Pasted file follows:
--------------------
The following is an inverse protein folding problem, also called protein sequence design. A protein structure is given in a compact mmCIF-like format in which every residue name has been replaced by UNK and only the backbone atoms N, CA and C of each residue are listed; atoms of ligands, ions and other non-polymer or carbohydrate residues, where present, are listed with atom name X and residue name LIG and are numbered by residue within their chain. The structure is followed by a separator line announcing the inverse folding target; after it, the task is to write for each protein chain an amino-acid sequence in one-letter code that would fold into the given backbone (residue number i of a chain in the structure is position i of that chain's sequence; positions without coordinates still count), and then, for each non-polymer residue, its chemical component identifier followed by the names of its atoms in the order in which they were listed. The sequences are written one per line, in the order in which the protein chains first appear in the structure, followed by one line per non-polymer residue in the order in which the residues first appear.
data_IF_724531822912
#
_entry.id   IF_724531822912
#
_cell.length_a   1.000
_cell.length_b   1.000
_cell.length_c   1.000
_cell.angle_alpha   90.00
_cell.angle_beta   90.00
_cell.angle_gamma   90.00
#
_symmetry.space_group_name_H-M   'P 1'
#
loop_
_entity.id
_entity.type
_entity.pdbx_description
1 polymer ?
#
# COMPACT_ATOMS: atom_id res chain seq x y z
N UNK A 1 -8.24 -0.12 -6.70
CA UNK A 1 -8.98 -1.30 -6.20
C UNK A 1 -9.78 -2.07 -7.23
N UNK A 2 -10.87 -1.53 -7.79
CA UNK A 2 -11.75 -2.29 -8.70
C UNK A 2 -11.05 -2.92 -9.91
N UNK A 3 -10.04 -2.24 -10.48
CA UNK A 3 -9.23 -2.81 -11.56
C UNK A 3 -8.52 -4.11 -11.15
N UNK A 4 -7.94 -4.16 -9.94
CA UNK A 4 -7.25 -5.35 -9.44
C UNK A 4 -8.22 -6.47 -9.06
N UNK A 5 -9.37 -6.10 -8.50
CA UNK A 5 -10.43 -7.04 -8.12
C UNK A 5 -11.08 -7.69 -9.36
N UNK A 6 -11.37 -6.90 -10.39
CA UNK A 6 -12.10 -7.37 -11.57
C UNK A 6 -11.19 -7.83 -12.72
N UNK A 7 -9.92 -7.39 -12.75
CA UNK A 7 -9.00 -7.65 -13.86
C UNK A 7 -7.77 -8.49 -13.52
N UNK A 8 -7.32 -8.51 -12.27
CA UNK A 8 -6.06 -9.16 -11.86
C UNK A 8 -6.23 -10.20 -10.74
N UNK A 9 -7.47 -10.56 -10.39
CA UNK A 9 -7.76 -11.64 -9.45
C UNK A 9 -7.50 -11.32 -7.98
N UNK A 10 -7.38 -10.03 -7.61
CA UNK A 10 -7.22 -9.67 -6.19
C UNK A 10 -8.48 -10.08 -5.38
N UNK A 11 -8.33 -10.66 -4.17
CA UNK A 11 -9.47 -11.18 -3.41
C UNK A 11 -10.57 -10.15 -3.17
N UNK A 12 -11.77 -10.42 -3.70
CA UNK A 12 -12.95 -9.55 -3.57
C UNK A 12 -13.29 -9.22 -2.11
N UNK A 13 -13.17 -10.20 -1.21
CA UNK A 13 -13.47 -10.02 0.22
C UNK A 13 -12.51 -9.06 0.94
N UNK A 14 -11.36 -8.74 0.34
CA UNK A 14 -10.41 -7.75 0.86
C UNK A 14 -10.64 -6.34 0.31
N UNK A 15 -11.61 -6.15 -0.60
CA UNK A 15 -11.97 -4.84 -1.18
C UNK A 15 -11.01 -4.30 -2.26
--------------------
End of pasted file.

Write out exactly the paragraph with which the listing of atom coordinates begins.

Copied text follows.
The following is an inverse protein folding problem, also called protein sequence design. A protein structure is given in a compact mmCIF-like format in which every residue name has been replaced by UNK and only the backbone atoms N, CA and C of each residue are listed; atoms of ligands, ions and other non-polymer or carbohydrate residues, where present, are listed with atom name X and residue name LIG and are numbered by residue within their chain. The structure is followed by a separator line announcing the inverse folding target; after it, the task is to write for each protein chain an amino-acid sequence in one-letter code that would fold into the given backbone (residue number i of a chain in the structure is position i of that chain's sequence; positions without coordinates still count), and then, for each non-polymer residue, its chemical component identifier followed by the names of its atoms in the order in which they were listed. The sequences are written one per line, in the order in which the protein chains first appear in the structure, followed by one line per non-polymer residue in the order in which the residues first appear.